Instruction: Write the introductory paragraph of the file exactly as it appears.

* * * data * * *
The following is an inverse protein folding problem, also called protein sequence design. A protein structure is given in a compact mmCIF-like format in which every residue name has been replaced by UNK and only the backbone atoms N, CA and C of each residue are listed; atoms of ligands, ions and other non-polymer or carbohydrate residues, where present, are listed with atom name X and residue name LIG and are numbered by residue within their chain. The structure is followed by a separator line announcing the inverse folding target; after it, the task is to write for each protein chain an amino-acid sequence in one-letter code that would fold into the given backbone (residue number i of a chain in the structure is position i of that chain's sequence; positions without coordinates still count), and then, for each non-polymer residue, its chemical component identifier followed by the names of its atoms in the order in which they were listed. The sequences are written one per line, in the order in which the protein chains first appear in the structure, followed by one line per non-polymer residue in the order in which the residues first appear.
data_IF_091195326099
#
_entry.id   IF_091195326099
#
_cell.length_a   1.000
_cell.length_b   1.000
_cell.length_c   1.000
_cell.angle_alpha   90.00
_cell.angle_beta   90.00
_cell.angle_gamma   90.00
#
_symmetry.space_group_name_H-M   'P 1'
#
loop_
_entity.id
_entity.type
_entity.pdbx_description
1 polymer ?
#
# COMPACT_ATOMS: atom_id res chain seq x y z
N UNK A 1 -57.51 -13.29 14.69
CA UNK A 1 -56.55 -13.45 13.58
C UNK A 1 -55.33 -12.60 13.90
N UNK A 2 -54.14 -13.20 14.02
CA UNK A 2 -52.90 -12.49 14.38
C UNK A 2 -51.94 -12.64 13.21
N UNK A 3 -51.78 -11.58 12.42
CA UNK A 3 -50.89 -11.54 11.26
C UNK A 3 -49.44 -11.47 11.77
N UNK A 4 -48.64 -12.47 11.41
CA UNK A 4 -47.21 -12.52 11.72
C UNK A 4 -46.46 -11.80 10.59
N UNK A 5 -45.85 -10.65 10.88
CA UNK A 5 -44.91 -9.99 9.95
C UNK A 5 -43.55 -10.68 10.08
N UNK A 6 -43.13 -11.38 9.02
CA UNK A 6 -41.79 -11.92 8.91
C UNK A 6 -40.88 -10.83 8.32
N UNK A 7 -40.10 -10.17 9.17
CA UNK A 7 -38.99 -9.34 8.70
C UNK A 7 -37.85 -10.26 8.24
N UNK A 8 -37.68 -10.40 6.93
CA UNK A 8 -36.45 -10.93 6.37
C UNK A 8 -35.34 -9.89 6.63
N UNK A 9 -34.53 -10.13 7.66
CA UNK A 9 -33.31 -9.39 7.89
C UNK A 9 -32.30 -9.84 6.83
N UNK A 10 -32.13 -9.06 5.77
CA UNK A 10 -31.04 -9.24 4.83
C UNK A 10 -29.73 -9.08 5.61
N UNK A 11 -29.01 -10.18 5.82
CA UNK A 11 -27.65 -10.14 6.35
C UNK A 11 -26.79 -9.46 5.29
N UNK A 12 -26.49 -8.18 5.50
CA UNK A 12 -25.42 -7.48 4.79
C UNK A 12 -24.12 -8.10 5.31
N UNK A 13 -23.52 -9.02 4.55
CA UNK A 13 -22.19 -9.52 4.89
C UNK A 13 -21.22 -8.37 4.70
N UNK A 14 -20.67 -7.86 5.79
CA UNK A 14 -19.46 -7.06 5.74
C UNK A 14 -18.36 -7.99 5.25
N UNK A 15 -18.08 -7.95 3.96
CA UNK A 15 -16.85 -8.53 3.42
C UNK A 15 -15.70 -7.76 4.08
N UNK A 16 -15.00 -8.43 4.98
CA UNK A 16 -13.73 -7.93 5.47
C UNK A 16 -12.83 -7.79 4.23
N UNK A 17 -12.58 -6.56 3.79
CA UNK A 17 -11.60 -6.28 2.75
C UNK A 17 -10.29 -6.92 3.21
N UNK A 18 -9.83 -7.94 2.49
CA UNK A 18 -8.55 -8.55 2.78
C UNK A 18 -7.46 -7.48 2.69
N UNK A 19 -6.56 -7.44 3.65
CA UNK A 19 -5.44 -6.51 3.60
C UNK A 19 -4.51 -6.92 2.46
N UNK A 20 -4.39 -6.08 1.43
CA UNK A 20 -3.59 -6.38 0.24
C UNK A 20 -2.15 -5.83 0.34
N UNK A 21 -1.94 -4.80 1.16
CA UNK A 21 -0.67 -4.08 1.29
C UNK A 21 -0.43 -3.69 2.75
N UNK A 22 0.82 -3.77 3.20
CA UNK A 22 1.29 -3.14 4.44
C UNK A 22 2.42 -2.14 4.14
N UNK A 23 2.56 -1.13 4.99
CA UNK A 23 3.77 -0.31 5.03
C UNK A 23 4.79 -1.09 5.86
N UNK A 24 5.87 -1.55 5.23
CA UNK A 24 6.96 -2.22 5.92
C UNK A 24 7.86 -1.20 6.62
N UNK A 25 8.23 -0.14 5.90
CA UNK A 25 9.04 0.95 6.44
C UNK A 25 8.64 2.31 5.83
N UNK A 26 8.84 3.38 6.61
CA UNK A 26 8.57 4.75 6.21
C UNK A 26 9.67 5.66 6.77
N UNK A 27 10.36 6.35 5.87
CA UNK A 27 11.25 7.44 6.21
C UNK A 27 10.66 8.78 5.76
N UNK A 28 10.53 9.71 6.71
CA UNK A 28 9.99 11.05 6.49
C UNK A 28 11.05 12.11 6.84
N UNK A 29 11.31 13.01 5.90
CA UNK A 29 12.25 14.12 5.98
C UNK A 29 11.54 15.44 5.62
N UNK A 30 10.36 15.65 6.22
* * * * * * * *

The following is an inverse protein folding problem, also called protein sequence design. A protein structure is given in a compact mmCIF-like format in which every residue name has been replaced by UNK and only the backbone atoms N, CA and C of each residue are listed; atoms of ligands, ions and other non-polymer or carbohydrate residues, where present, are listed with atom name X and residue name LIG and are numbered by residue within their chain. The structure is followed by a separator line announcing the inverse folding target; after it, the task is to write for each protein chain an amino-acid sequence in one-letter code that would fold into the given backbone (residue number i of a chain in the structure is position i of that chain's sequence; positions without coordinates still count), and then, for each non-polymer residue, its chemical component identifier followed by the names of its atoms in the order in which they were listed. The sequences are written one per line, in the order in which the protein chains first appear in the structure, followed by one line per non-polymer residue in the order in which the residues first appear.